Beyond that, we also took a lot of inspiration from the Super Robot Wars video game series, a grid-based game that is typically Japan-only due to it featuring a huge crossover between a bunch of different mecha series such as Gundam, Getter Robo, Mazinger, Evangelion, and even Gurren-Lagann in the more recent iterations. In Super Robot Wars, you have a stat called “Will” that rises naturally over the course of the battle and gives you access to more powerful attacks and abilities, as well as increasing your overall capabilities.
This idea perfectly encapsulated the idea of how things operate in shounen anime, in the big, important fights as the stakes get higher the heroes become more engaged and hot-blooded, which in turn makes them perform better or even breaking the “rules” of the setting. This concept was eventually adapted into the Valor stat, and remains one of the most important mechanics in Valor.
Staff: The Valor stat?
MacKenzie: The Valor stat is, I think, the biggest part about what makes Valor unique. In the start of any scene, combat or challenge, you start with 0 Valor and it slowly builds over the course of the scene. You gain bonuses if you do cool things like shouting attack names at the table or giving an epic speech, basically, the more like a shounen anime hero you act, the more Valor you get. You can then use it to do a lot of different things such as add +5 to your roll, even after the dice have already been rolled. It’s a great way to turn aside a powerful attack, turn a hit into a critical hit, and do all sorts of cool things, and it really encourages players to think and act in a certain mindset where they want to be valorous, be daring, and be bold.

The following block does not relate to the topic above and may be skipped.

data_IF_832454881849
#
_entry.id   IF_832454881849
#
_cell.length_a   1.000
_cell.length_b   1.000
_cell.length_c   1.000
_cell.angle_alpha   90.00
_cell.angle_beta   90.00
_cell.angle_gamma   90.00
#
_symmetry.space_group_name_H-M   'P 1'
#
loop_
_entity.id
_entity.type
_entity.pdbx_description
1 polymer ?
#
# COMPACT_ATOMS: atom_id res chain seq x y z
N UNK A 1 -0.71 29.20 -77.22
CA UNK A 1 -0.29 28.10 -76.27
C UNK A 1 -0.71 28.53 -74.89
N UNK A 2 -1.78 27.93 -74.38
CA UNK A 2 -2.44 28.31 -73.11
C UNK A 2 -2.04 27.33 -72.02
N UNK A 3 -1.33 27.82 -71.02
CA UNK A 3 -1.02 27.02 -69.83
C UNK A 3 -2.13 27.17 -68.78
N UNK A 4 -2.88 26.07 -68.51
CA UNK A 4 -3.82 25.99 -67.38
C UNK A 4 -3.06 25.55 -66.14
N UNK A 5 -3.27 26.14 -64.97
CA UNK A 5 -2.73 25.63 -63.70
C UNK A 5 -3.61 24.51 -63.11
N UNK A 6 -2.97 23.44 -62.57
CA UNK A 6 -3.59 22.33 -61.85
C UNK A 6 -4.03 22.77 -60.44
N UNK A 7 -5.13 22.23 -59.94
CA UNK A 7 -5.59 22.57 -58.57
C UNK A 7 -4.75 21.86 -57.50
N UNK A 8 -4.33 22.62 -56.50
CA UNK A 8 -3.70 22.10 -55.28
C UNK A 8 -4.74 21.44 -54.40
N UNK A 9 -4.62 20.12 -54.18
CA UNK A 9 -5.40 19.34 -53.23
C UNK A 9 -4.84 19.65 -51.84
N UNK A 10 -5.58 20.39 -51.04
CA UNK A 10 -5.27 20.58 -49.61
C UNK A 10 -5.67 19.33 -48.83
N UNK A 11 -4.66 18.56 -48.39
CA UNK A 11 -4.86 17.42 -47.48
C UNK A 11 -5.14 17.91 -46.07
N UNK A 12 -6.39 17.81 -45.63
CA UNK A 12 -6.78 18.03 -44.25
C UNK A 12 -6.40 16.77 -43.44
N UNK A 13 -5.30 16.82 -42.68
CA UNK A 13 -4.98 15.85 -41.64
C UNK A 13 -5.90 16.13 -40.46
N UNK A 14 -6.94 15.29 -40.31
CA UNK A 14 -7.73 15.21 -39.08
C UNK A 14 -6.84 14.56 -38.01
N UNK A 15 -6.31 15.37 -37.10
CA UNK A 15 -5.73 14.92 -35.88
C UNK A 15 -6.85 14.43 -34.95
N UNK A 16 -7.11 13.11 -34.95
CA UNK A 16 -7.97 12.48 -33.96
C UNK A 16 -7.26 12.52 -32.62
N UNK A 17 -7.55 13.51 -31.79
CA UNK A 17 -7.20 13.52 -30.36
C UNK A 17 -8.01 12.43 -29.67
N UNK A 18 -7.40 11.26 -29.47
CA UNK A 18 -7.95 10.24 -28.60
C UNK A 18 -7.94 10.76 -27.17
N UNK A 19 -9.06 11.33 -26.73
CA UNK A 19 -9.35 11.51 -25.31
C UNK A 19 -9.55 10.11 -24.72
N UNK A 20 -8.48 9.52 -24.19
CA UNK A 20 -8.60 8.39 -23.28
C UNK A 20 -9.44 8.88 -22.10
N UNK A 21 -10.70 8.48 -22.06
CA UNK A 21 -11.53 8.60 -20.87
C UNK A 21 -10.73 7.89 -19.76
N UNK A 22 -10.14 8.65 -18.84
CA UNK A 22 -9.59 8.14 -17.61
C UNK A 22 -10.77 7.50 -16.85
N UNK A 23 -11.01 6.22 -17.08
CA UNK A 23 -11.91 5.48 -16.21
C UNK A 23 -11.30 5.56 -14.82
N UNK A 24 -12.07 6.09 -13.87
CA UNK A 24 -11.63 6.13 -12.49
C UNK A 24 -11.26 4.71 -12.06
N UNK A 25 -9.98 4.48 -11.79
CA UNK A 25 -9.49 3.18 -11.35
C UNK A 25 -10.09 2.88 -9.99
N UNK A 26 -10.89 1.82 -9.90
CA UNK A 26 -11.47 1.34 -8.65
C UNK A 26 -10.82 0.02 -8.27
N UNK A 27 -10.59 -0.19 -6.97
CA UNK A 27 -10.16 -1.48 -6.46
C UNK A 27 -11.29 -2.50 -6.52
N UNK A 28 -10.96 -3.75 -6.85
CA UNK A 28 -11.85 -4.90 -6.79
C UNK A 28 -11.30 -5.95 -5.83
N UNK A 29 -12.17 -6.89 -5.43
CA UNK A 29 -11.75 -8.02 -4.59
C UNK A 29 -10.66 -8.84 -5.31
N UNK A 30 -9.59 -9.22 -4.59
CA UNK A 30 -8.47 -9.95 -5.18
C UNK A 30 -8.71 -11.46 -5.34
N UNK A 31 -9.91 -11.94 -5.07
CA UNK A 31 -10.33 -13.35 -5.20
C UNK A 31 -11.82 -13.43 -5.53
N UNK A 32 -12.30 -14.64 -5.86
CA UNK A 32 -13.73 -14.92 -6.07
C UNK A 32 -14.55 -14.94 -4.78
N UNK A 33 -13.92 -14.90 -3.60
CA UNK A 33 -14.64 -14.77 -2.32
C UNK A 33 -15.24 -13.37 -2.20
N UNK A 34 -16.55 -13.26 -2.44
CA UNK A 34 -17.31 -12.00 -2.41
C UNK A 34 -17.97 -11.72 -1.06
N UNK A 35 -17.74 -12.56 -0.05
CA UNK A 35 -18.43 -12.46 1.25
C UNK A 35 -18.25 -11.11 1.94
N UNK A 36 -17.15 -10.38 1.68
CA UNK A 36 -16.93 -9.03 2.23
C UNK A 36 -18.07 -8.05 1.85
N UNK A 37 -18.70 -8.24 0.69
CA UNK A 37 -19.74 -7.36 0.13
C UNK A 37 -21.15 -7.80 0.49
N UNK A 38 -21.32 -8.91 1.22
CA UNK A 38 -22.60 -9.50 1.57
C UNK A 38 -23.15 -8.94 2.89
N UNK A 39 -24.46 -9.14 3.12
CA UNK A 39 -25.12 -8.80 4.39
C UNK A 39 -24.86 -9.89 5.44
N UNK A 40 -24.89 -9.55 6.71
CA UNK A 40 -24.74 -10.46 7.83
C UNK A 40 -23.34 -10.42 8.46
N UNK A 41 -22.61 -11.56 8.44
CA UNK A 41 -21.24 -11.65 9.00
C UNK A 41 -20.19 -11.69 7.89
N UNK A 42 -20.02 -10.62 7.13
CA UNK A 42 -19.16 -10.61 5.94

Staff: So Valor encourages players to go ham.
MacKenzie: Absolutely. Valor players are big on pork, as it turns out.
Staff: I imagine it gets pretty crazy at the game table then. What is one of your favorite things that a player has done to get Valor?
MacKenzie: We’ve had some pretty epic table dynamics. We once did a Battle of the Bands demo and we had a guy rapping at our table, it was pretty awesome. In the same game, Free Bird often came up, and I found that it’s pretty much impossible for anybody to sing it and not sound drunk. Must be something about that song.